Credit Improvement Lessons

I’ve learned many things during my credit improvement journey that I would like to share.  By reading this blog post I hope that knowledge will help you on your credit improvement journey.

  • For couples, the path to better credit can and should be a shared adventure
  • Discussions with you partner can be challenging! (But worth it.)
  • There are no quick fixes, except, perhaps for one
  • It feels liberating to get reduce your debt burden

My newest learning are largely about the emotions of finance. Whether you are in a relationship or not, money, credit, debt, personal finance, and even wealth management is an emotional process.

When it comes to finance I am extremely logical, almost like a Vulcan.  My wife’s financial personality is more emotional, perhaps like a Romulan’s.  If you don’t relate to the Star Trek references, perhaps you can relate to “Men Are from Mars, Women Are from Venus.”  I’m not saying that all men are less emotional about money, or that all women are more so.  I have seen couples where the roles are reversed.

Either way, it is rare that a couple has little emotion about money.  We all have our hangups, and some are financial.

Now, if you are currently single, I can relate too.  When I was single, I had impeccable credit and finances. I was also lonely.  I went on occasional dates, and I turned off some first dates when I picked them up in my 15-year old Saturn.  I could have afforded a brand new car, but I was too young for that to be in my financial best interest.  Believe me, you are better off without someone who complains about your car being too old!

When I finally met the right woman, my finances remained impeccable, but hers were different.  I would say that about half of our fights over the years have been about money, and that ratio became higher after we got married. My number one lesson about money and love is:

Talking about money is important, listening about money is doubly so. Knowing when to talk, when to listen, and when to postpone the money conversations is critical. Patience is better than pushiness. Your partner is likely listening — it may just take them a few days to process what you are saying.

I realize this post has focused on money and relationships.  When you are single, financial strength leads to self confidence, which leads to not being single (however be choosy… pick someone kind and mostly compatible). When you are in a relationship, realize that talking about money means listening.  If you communicate with patience and honesty you will have fewer arguments and better finances!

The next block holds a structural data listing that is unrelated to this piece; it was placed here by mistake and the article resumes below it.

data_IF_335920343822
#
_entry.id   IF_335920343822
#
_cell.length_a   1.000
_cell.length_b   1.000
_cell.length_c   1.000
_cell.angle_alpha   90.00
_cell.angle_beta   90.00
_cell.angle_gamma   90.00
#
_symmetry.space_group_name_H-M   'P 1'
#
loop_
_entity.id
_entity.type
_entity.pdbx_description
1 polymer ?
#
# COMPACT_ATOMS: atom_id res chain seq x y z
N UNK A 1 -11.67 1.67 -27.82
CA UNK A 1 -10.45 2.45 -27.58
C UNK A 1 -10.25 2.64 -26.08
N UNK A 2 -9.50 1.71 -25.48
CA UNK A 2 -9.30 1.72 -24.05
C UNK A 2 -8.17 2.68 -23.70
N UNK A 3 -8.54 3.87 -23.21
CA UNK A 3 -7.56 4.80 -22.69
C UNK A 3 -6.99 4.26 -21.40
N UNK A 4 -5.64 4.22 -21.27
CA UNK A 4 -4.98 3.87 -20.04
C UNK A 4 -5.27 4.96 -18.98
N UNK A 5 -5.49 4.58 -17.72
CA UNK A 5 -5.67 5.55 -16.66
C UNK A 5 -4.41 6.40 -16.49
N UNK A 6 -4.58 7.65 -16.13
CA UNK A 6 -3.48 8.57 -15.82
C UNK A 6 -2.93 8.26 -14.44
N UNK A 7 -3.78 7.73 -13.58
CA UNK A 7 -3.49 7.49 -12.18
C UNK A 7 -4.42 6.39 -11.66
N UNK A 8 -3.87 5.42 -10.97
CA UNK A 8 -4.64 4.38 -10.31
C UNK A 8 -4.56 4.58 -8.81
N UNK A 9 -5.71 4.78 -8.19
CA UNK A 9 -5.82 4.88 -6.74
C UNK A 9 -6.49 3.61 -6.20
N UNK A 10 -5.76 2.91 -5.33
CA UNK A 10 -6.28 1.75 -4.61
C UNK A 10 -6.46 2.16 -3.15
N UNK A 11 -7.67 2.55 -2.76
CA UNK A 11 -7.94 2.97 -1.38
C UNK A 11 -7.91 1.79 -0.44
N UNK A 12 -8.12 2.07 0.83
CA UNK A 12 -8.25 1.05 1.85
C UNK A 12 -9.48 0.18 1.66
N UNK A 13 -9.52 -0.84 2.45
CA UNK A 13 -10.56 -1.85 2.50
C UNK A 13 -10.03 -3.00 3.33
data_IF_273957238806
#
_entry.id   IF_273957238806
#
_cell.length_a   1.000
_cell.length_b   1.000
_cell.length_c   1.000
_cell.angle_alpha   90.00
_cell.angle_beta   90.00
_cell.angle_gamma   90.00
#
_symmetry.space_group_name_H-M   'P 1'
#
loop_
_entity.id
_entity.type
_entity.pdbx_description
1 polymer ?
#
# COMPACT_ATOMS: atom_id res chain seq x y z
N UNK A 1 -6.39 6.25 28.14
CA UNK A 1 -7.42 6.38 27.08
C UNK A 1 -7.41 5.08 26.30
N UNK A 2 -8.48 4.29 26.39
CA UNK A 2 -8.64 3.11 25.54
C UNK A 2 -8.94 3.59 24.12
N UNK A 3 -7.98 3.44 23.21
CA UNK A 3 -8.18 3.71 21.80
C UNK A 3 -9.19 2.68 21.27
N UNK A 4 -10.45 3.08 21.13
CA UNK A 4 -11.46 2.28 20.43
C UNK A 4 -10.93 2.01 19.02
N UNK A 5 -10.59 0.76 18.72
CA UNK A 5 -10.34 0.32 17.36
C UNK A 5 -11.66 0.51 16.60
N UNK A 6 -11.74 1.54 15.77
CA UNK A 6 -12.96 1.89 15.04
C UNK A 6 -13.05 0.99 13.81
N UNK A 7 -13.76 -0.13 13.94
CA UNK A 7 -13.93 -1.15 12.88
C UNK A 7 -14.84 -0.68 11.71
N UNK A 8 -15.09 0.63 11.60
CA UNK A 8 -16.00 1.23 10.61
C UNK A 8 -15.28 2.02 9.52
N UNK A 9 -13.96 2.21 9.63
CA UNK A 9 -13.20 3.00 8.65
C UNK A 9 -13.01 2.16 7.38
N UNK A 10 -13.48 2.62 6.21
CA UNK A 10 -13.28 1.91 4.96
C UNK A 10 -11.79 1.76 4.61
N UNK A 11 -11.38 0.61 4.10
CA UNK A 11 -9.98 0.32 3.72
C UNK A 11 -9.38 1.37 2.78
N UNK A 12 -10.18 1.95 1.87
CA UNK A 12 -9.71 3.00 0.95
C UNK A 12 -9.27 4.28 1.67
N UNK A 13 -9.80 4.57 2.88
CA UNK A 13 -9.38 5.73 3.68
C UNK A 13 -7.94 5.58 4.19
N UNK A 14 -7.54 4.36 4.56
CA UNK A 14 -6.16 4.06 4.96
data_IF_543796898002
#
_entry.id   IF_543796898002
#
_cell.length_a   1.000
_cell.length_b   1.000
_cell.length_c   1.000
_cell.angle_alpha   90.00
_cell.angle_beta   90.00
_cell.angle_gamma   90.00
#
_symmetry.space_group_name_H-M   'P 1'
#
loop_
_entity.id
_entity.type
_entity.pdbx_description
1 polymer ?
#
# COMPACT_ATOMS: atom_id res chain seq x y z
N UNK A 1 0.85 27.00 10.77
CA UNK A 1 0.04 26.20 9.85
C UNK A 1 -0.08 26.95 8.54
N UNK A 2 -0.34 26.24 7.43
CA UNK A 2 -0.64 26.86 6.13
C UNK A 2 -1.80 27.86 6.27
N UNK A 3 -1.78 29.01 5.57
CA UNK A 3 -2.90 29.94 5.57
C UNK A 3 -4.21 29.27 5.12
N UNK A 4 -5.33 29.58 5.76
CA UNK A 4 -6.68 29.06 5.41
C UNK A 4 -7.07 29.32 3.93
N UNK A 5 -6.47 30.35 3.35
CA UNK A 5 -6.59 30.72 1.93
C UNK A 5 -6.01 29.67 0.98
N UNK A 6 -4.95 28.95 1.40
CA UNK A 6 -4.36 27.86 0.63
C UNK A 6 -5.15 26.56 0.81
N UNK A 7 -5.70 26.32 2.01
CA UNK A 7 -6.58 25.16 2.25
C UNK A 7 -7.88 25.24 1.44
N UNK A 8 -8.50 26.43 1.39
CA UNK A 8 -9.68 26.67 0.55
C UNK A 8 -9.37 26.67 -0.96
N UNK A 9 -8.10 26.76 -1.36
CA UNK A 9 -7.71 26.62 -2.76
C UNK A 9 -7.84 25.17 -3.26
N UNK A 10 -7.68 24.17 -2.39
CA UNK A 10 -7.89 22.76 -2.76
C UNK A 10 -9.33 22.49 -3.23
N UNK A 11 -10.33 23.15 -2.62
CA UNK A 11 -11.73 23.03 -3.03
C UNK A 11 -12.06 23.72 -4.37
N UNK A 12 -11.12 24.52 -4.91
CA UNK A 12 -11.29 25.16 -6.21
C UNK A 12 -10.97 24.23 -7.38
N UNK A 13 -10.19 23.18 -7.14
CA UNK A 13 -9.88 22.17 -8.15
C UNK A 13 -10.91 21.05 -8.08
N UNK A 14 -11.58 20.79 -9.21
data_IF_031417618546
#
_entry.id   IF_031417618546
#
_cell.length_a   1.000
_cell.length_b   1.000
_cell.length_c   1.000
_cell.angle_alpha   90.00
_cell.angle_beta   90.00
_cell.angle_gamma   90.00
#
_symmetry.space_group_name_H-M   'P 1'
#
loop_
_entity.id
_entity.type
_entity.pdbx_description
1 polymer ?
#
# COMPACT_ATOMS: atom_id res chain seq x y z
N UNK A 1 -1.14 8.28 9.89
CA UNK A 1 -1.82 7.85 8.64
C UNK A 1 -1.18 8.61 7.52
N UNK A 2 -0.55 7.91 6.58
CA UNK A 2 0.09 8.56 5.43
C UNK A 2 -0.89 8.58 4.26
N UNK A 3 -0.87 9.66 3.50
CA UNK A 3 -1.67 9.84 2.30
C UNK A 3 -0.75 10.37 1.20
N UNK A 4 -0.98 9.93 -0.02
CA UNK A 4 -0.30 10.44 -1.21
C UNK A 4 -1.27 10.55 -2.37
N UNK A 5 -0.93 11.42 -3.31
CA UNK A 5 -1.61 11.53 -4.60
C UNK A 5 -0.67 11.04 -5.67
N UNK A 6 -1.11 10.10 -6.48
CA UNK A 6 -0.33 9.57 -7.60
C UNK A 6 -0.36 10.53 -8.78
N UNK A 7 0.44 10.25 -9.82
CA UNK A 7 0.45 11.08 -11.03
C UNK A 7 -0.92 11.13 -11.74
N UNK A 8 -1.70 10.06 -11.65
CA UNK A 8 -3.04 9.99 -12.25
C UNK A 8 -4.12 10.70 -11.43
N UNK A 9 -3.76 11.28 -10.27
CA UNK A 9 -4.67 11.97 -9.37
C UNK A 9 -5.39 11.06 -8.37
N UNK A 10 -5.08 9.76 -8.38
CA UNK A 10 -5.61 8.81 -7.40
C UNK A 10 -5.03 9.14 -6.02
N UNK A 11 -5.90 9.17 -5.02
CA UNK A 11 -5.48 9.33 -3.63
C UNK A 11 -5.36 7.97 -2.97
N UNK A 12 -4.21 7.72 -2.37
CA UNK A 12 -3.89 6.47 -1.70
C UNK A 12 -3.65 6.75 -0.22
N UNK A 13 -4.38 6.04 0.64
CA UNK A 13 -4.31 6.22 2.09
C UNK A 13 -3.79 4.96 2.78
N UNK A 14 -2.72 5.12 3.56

I realize I left a teaser at the top. What is the one quick way to improve your credit score?  Simple: pay down your balances, if you can. (And avoid increasing them with dogged determination).

10 Months to Better Credit

My Credit Improvement Journey

The credit journey I began ten months ago has now fully paid off; I now have:

  • A higher credit score, 749, than when I started (747)
  • About 3 times the total available credit
  • 3 new credit cards with top-notch benefits
    • A total of $400 cash in signing benefits
    • 2% cash back on all purchases
    • 5% cash back on rotating categories
    • 15 months of interest-free balance transfer

Ouch! The Lowest Score Matters Most!

My wife has recently joined me on this credit journey. We are joining forces because we want to do a cash-out refinance of our mortgage to do some home improvements.

It turns out that when a married couple applies together to refinance a mortgage it is the lower partner’s score that impacts approval and rates. Specifically, the mortgage lender pulls three credit scores for each partner from Experian, Equifax, and TransUnion.  It then determines the middle credit score for each partner. Finally, the bank (or credit union) uses the lower of the two middle credit scores.

Late Payments can Hurt Both Partners

Due to a auto-pay mix up, I have two late payments just over 3 years ago on a credit card solely under my name. Strangely, this card started showing up on my wife’s credit report about 5 months ago. I called a credit agency and they claimed that this is perfectly legal for them to do!  They can put negative credit items from one spouse onto the other spouse’s credit report.  (They don’t tend to use positive credit information this way.)

The mix-up was my fault. I am now much more diligent in keeping up with my credit cards! It sucks that my mistake pulled down my wife’s score.  When the credit card showed up on her report her score dropped about 30 points.  The timing strongly suggests that the score drop and the inclusion of this credit card are related.

Credit Prep for a Mortgage Refi

In order to qualify for the best mortgage rates and terms possible our goal is to boost our lowest credit score (between us) to about 750.  750 gives us a little wiggle room to make sure the credit score that the lender uses is 740+.  Keep in mind that the credit scores you receive are not the same as the ones the lenders get.  That is why the 10-point safety margin is useful

We want to do our mortgage refinancing while mortgage rates are still very low. The easiest quickest way to pull up my wife’s credit score is to pay down more of her credit card debt — even if it is interest-free at present.

We are both self-employed now, so we face an uphill challenge with our goal of refinancing our mortgage.  Working together we hope to meet this challenge by having solid credit scores.

What’s a Good Credit Score (or Great Credit Score)?